Let’s be real- we like hearing ourselves talk. Listening to another person without any interruption whatsoever is like being stuck in class watching a boring PowerPoint presentation, where the only method of escaping is asking to use the restroom. How much do you care about what the other person has to say? Probably not that much, considering you have a huge laundry list of things you need to do for the day, and either you already know what’s being said, or you don’t have much interest in the subject.
Whatever personal feelings you have towards the other person or their message is irrelevant in being a good listener. Listening is one of the most important skills because it gets the job done. Everyone needs to communicate with each other, and all forms of communication require listening in one way or another. If you are having trouble being a good listener, it’s time to sit down and have a lesson on listening. Please read the whole thing.
1. Do not be distracted.
Give whoever is speaking your full and undivided attention, so you don’t miss anything that they are saying. Being attentive is the first and most important step in becoming a better listener. The most distractions are not external- they’re actually in your head. Snap out of your daydream, shoo away all of your scurrying thoughts, and clear your head. Don’t think that you can multitask while listening to someone else. Your brain can only focus on doing one thing at a time, that’s what it’s wired for. Continuing to multitask will only damage your chances of being a better listener, which will damage your understanding, and overall performance. Besides, it’s rude.
2. Let the person begin speaking, and finish speaking.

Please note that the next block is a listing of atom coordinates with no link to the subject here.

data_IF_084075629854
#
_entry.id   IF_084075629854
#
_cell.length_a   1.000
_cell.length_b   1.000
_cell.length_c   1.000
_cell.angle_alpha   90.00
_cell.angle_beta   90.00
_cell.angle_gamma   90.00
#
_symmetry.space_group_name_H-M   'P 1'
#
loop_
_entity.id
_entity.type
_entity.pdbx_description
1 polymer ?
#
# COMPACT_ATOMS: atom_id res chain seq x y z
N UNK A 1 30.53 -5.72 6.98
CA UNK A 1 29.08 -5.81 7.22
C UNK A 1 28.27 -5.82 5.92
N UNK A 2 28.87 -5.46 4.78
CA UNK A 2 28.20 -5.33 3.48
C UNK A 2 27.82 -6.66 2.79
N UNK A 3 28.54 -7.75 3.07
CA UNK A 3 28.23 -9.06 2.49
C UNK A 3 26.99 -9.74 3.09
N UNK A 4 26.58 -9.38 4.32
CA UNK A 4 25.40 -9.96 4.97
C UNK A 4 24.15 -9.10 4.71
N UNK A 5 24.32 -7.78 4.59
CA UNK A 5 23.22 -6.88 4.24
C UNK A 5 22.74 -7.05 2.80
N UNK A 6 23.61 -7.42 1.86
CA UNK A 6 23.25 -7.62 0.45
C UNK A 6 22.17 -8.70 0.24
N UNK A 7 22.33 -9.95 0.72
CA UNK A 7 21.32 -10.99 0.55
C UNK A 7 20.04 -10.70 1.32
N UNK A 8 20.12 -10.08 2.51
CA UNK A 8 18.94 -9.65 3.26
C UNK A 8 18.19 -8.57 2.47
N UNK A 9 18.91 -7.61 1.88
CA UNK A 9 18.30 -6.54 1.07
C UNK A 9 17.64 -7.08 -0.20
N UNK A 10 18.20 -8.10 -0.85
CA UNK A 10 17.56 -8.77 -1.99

Don’t interject. Even if you knew that person was going to say the exact same thing you were thinking, assuming will always obstruct you from being attentive to that person, and receiving that person’s message. Assuming does not allow you to be open with hearing what another person has to say. There may be something you’re hearing that the other person isn’t saying. It also makes whoever is speaking feel disrespected. As we all know, when you assume, it makes an ass out of u and me.
3. Don’t just nod and say, “Yeah.”
Always clarify what the speaker just said by asking the speaker him/herself. Really communicate with the other person. Doing this will help you grasp a better understanding of their position. Perhaps they said something that was out-of-context, or something they did not mean to say at all. One thing to always remember is that people make mistakes. Run by everything with the speaker, and then you will have a lucid account of what s/he spoke about with you.
4. Look at other aspects.
You can learn a great deal from looking at someone. Study the speaker’s facial expressions, hand gestures, tone of voice, how they use the space around them, etc. Pretend the person is an actor, delivering a monologue, and you are analyzing everything about the performance. It may sound like a silly exercise, but it will help you pay attention, and gain more out of what they are saying. You will hear, and feel the words.
5. Ask questions
Always ask questions. That’s what they teach in classrooms, and that’s what’s useful in all conversations. Maybe there was something that the speaker did not include, or you want to know more about what the speaker is saying. Asking questions conveys that you have a genuine interest in what the speaker was saying, and it can forge better connections. It is the backbone in effective communication. You’ll never know the answer if you don’t ask!
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